Easy DIY Blanket Scarf
I donâ€™t know about you, but whenever Iâ€™m sitting at my desk in the office, Iâ€™m SO COLD. I donâ€™t always like to keep my coat on because itâ€™s pretty stiff, so I decided that I would get myself a blanket scarf to keep warm.
I looked at a couple that I liked, but found that there was no way that I was going to pay $50+ for a blanket scarf. I mean, I know itâ€™s a big scarf, but thatâ€™s generally more than I like to spend on pants.
My friend Tash has the gorgeous double sided plaid one from Zara, so using that as my inspiration, I decided to make a blanket scarf for myself. I knew that I wanted two different plaids - one a black pattern and the other more red/crimson.
I started by sourcing fabric from the fashion district in Toronto (Queen West) and found a lot of nice plaids, but the problem was that they were still around $40/yard. Given that I wanted to do a dual sided scarf, that would have come in around $90. No thanks. We continued our search, and I finally found a reddish plaid that had a good sized pattern. A yard only came to $13, so I was pretty happy with that price.
The second black plaid fabric that I used came from Fabricland. It was a little pricier at $25/meter, but I really liked it, and was eager to make the scarf, so I just went for it. Both of my fabrics were polyester and were 60″ in diameter, so I was able to make a fairly large sized rectangular scarf. In totally, the fabrics both came out to about $38, which is still less expensive than it would be to buy one, so Iâ€™m still categorizing this as a win!
As a bonus, this scarf is also super easy to make! Can you sew in a fairly straight line? Great, then you can make this cozy blanket scarf.
I started out by laying my black plaid fabric down on the floor, making sure that it was perfectly flat, and having the wrong side facing up. I then laid my red plaid fabric on top, with the right side facing up. I tried to line up the fabrics as best as I could, but itâ€™s ok if itâ€™s not perfect. Make sure that if your fabrics are different sizes, you put the large one on the bottom so that youâ€™ll be able to seeÂ how far away from the edge you are when creating your border.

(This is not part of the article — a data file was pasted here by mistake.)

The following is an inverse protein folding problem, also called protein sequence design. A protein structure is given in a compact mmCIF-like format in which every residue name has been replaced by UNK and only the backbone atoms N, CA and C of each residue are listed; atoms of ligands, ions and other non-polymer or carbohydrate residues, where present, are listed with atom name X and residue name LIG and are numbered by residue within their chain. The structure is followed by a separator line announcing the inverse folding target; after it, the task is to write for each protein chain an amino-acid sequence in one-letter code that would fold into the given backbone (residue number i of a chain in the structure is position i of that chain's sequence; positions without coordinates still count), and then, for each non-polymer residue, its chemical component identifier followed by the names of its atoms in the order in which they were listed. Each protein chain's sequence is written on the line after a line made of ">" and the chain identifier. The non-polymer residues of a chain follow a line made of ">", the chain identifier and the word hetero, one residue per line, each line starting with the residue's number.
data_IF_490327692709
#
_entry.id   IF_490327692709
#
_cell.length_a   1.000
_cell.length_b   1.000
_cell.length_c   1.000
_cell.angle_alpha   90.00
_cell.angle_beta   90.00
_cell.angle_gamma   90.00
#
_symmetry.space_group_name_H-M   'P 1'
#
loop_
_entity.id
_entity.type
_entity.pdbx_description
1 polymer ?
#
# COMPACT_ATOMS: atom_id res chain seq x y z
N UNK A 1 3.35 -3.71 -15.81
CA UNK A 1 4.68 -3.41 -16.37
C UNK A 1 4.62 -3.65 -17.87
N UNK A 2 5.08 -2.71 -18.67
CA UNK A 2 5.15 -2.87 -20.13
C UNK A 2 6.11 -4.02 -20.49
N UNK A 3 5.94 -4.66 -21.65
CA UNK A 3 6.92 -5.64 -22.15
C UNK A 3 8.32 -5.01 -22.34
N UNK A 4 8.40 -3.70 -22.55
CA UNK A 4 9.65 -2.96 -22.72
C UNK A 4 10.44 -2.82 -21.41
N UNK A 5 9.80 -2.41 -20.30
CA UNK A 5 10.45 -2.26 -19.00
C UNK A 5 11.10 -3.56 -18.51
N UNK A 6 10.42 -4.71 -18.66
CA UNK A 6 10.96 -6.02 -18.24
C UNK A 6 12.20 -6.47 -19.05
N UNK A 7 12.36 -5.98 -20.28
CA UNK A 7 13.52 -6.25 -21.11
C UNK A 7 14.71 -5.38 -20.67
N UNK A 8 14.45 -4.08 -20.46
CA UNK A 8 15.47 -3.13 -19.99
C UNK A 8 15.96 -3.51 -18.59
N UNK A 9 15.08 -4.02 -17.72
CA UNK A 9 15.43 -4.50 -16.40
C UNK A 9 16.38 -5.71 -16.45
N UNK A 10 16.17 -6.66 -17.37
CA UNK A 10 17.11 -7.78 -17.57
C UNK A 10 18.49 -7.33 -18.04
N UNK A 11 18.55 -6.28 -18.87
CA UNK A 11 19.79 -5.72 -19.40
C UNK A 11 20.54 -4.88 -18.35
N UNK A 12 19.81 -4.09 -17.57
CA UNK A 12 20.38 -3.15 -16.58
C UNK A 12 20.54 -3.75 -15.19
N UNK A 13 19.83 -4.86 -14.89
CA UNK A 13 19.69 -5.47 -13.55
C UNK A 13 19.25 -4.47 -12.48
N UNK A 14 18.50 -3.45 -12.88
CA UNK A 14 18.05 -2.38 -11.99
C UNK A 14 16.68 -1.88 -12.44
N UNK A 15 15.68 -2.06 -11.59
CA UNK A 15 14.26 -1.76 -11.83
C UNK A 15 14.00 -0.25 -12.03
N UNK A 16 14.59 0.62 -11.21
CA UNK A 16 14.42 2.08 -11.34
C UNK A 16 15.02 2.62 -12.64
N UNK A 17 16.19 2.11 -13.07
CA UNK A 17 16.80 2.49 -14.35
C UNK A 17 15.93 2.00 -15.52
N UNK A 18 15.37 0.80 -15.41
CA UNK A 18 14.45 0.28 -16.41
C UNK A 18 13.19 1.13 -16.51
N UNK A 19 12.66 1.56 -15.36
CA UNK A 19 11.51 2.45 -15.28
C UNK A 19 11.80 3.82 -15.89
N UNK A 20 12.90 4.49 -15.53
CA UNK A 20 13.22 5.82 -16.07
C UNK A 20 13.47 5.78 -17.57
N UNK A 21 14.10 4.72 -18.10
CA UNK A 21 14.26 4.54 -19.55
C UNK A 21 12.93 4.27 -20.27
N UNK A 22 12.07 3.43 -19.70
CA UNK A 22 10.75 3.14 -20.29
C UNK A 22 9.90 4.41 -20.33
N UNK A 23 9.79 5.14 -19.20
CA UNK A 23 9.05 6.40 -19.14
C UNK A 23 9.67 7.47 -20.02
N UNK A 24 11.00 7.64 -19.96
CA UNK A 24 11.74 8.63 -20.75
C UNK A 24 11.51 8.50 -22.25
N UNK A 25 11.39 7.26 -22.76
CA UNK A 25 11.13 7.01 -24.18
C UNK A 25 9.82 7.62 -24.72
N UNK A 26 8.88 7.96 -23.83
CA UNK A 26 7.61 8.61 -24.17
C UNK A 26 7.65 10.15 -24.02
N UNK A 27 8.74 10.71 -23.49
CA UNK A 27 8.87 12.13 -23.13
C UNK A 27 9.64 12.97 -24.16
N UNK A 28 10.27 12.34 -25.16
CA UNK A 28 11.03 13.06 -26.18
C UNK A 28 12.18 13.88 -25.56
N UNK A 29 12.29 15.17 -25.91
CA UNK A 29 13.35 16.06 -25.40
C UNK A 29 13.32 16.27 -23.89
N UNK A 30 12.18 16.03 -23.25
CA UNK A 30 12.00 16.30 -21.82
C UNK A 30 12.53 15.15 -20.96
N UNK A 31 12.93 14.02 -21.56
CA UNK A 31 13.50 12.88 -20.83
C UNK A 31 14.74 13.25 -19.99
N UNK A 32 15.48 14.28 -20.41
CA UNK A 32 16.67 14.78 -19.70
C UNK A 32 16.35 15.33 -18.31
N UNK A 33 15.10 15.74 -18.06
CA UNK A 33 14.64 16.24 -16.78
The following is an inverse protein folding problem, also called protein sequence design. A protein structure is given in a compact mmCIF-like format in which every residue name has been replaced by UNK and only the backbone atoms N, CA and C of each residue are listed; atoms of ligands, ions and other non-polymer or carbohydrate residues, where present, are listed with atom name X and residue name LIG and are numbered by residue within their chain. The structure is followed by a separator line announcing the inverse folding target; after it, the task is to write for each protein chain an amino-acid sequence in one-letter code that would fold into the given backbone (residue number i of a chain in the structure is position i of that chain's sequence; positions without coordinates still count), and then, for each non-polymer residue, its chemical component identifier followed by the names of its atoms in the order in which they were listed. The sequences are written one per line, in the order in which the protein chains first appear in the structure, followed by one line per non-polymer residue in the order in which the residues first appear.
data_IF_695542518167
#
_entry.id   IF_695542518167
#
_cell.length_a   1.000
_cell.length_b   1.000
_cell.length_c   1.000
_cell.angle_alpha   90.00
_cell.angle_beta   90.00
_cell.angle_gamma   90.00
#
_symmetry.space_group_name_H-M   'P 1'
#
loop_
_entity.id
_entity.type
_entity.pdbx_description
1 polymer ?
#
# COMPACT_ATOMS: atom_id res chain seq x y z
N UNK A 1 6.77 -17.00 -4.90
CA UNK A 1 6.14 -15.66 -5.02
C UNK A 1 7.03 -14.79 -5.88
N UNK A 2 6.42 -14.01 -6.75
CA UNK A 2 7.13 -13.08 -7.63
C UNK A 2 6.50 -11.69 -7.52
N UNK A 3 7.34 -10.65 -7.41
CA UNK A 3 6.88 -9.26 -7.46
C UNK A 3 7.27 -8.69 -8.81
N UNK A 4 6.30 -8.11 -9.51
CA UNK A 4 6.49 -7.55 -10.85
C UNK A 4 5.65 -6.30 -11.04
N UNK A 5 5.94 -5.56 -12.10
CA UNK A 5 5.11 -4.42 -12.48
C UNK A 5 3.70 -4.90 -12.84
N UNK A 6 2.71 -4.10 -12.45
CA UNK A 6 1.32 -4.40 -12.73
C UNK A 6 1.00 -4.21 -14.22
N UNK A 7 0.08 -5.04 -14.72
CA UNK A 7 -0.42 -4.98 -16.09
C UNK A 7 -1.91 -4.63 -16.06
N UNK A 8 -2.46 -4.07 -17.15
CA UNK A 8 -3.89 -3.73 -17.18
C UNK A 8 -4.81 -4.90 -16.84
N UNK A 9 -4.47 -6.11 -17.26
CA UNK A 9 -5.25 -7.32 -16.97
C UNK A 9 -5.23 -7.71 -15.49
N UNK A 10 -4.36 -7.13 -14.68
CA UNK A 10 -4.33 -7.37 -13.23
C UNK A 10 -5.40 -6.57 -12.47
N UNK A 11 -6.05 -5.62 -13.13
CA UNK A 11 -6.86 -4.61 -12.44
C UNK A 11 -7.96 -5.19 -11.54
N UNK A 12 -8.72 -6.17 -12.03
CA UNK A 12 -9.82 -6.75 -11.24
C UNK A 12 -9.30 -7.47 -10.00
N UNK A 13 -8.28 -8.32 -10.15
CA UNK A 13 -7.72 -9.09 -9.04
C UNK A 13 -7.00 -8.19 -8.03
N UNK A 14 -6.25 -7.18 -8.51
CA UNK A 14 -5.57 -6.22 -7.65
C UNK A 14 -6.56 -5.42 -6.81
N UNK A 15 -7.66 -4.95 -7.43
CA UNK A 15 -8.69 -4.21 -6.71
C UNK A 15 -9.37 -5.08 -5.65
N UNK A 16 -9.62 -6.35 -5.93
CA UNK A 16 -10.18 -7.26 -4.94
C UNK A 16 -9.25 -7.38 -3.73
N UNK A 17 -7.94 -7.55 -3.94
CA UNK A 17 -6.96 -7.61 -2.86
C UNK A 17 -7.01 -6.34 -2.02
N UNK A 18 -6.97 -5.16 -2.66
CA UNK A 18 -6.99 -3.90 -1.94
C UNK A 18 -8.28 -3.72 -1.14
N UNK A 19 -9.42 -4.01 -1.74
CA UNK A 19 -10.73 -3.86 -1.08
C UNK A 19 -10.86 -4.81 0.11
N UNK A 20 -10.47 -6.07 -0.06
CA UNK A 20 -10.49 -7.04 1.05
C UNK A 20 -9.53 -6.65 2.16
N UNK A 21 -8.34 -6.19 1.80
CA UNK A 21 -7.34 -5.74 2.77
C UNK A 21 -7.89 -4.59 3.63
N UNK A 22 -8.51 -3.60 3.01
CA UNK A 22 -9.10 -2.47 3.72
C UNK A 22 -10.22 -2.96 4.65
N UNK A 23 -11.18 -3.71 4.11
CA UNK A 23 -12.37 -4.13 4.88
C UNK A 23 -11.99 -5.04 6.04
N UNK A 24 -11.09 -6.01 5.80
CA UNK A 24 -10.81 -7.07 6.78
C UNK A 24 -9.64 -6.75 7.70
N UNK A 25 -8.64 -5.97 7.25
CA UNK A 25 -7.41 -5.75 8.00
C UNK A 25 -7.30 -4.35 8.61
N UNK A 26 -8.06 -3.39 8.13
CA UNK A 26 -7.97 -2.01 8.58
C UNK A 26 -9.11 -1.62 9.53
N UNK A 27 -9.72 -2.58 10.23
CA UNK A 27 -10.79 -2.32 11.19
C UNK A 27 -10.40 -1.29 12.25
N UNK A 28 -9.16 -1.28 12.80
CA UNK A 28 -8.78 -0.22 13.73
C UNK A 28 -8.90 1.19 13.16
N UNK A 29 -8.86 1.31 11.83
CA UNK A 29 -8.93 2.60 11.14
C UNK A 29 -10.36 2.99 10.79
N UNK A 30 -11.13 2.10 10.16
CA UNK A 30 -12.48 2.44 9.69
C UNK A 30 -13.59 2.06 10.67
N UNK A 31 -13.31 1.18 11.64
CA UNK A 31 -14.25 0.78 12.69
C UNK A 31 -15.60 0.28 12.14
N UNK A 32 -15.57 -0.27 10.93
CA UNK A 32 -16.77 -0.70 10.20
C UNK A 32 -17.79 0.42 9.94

Leaving a 3/4 inch border (I originally made mine 2 inches, but ended up cutting it later to only 3/4 inch), pin all around the perimeter of your scarf along one of the lines of the plaid. This makes it super easy to make sure that you pin/sew in a straight line! If your fabric pieces arenâ€™t exactly the same size, just trim off any excess!
Now, when I laid down both my fabrics, I kept staring at the red fabric, not loving the narrow yellow stripe that ran through it. I had liked it in the store, but when I got it home, I just wasnâ€™t convinced anymore. I remember my mom talking about colouring fabric that she bought, so I decided to do the same. I took a permanent, very smelly, black marker and proceeded to colour all the yellow stripes black, which gave them a more gray appearance. It took me almost 2 hours, and resulted in my arms and hands being covered with black marker, but it in the end, I gotÂ a much nicer fabric. So, if you ever find a fabric that you almost love, but just want to change one thing, know that you probably can with a marker and a little effort!
Once youâ€™ve got all your fabric pinned together, itâ€™s time to sew. Starting at any edge of the fabric, sew using a reinforced straight stitch all the way down the length of that side. I used a reinforced stitch because I wanted to fray the edges later, and I felt that a reinforced stitch would keep all the threads in place still. I also back-tacked when I started sewing and when I came to the end.
As you near the end of your sewing your first side, stop about an inch away from the end. With your needle in the down position, going through your fabric, lift up your presser foot and pivot the fabric so that youâ€™re facing the next side that you want to sew. Begin sewing in that direction and repeat for the next 2 corners.
Once youâ€™ve sewn around the perimeter of the entire scarf, youâ€™re nearly done! To finish the scarf, I removed some of the warp/weft threads that made up the border of the scarf so that it would have a more intentional raw border kind of look. All you have to do is basically just pull the threads out along the entire length of your fabric. I even got Nick to help me with some areas ðŸ˜‰ Donâ€™t worry if your threads donâ€™t pull out evenly along the entire length of your fabric, as you can see below, I wasnâ€™t able to pull mine all the way to the stitching on one side. No one is going to be scrutinizing the edges of your scarf, so donâ€™t get too upset if they donâ€™t all come out.
Overall, Iâ€™m super happy with how the scarf came out, and love that the pocket of air in between the two fabrics helps to insulate the wearer ðŸ™‚ Iâ€™ve even used it as an actual blanket, so feel free to do that as well!
Let me know if youâ€™llÂ attempt toÂ make a blanket scarf like this! If so what fabrics or plaids would you choose? Iâ€™d love to see any finished products ðŸ™‚